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Capitalize on Trends But Stand Firm on Your Identity The goal of capitalizing on hot trends is to strengthen your brand.

By Joy Chen Edited by Dan Bova

Opinions expressed by Entrepreneur contributors are their own.

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It's a common situation: A new trend sweeps across an entire industry and individual companies are faced with having to decide whether it merits changing elements of their business in order to keep up with the shifting tide.

But how can companies decide which trends are worth following and how much should they be prepared to adapt without losing the qualities that make them stand out from competitors? A good place to start is to thoroughly examine whether and how these trends would strengthen the brand and whether adaptation is essential to maintaining relevance.

Weigh each new trend carefully.

Although it may not be clear how trends will affect your business when they first arise, it's still important to be aware of and evaluate each one. After all, you don't want to miss an opportunity to make a potentially positive change. You should start by looking at the scope of each trend: does it affect your overall industry, or only a handful of your competitors? Has it taken root in other industries as well? If so, you should consider how your business can leverage it for maximum benefit. For example, the shift from traditional to digital marketing has had an especially wide range of influence, and has swept across a variety of industries for at least a decade.

Related: 5 Ways to Spot and Capitalize on Trends

The businesses that adopted it have benefited from being on the forefront of what is now a near-universally adopted practice. Once you do decide that a trend is big enough or relevant enough to justify a response, it becomes even more important to rearticulate the fundamental elements of your brand, even if specific offerings, products, services or messaging change.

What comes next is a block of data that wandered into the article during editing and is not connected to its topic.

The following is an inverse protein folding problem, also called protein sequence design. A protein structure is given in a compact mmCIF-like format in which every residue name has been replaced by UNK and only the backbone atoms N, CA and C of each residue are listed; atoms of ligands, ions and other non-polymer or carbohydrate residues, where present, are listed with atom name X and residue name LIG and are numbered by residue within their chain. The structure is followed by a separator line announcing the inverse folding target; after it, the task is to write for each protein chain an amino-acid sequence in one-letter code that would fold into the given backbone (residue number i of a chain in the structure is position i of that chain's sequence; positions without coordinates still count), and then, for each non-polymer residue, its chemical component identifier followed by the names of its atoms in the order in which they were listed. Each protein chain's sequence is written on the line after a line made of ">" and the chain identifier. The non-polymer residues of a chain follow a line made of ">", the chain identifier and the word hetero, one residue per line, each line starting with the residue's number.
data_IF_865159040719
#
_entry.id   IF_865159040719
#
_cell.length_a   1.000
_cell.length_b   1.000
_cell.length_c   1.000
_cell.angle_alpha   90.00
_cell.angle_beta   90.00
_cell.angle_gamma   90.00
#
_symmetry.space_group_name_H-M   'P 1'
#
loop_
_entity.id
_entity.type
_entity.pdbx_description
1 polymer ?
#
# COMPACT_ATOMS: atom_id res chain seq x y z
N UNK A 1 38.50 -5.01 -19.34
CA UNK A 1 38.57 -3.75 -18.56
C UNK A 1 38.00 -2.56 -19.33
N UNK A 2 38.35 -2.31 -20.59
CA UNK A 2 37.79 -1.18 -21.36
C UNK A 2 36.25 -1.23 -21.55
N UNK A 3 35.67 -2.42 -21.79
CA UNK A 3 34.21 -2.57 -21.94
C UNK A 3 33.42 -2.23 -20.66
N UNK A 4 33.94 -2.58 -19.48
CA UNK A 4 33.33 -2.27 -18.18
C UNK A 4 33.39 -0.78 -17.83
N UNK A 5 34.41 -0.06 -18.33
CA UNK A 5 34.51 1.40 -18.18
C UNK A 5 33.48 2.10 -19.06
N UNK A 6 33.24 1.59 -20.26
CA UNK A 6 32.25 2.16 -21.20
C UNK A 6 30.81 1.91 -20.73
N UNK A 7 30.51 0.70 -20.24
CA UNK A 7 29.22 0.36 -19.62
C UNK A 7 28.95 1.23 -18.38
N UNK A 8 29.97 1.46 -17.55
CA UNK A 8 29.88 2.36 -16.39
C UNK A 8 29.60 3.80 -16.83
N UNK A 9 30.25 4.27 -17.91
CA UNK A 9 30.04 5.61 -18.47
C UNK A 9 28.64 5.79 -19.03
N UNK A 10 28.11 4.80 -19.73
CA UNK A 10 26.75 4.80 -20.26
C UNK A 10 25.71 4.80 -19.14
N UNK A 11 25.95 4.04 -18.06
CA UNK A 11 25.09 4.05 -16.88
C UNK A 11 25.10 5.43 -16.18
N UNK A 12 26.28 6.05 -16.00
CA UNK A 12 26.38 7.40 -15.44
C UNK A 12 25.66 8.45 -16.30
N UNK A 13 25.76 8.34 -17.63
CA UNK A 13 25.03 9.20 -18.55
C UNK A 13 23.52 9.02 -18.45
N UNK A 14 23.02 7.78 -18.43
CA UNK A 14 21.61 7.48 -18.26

Draw a line in the sand.

Every brand has foundational principles or ideas at the heart of its overall functions, and it's important that those remain static as a reflection of the brand identity. For example, H2O+ Beauty has evolved in many ways to help the business benefit from new trends in the 27 years since its inception, yet we have always maintained our use of water as a key ingredient in all products and our commitment to empowering women to be confident in all aspects of their life, regardless of changes enacted to products or design.

Related: The 4 Digital Trends That Are Reshaping Advertising

Underscoring these brand cornerstones is beneficial both internally and externally. As you communicate with your colleagues, reiterating these pillars can guide how you decide to change other elements of your brand to meet evolving trends. And as you present your brand to the public, this practice reinforces that your brand is dependable while also reminding customers how it stands apart from competitors reacting to the same trends.

Don't assume you already know your customer.

Understanding your customer is critical for ensuring that your brand truly connects with the public, and this only becomes more vital as you consider adapting to certain trends. But beyond merely knowing who your customers are, creating a two-way conversation with them can be invaluable as you decide which trends are worth addressing and how to make adjustments to meet those trends.

H2O+ Beauty recently held an extensive series of interviews to learn about our customers. The process revealed important information such as where they typically shop, where their principles and priorities lie, what they're looking for in skincare and how that connects to their personal sense of self. Additionally, conducting this type of research on a regular basis keeps our finger on the pulse of competitors' responses to trends and how consumers approve of (or don't approve of) their actions.

Related: 8 SEO and Social Media Trends You Need to Know About

Any possible change, no matter how minor, should be evaluated based on whether it will positively affect the brand. In order to set the stage for the greatest possible benefits, it's important to have clear and fundamental brand pillars that remain constant, no matter how new trends may affect the business. At the same time, conducting thorough external research to understand changing consumer habits will also help you decide when and how to adapt elements of your brand, whether those are products, messaging, services or other offerings. The key to longevity is to remember what you are as a brand, what you mean to your customers and how you can continue to remain relevant.

Joy Chen

Co-founder and CEO of Pure Culture Beauty

Joy is the co-founder and CEO of Pure Culture Beauty, which she developed in partnership with Victor Casale (former Chief Chemist at MAC Cosmetics and founder of CoverFX) to innovate the skincare industry and deliver a suite of products that meet consumers’ unique skin needs. Formerly, she was the Chairman and CEO of H2O+ Beauty and the CEO and Executive Board Director of Yes To. She has a strong record of driving sales and profit growth by scaling businesses, transforming retail and marketing landscapes to online and digital, and building innovative brands. She remains an active board member for nonprofit organizations and startup businesses. Joy received her undergraduate degree from the University of California, Berkeley and a Masters of Business Administration from Harvard University.

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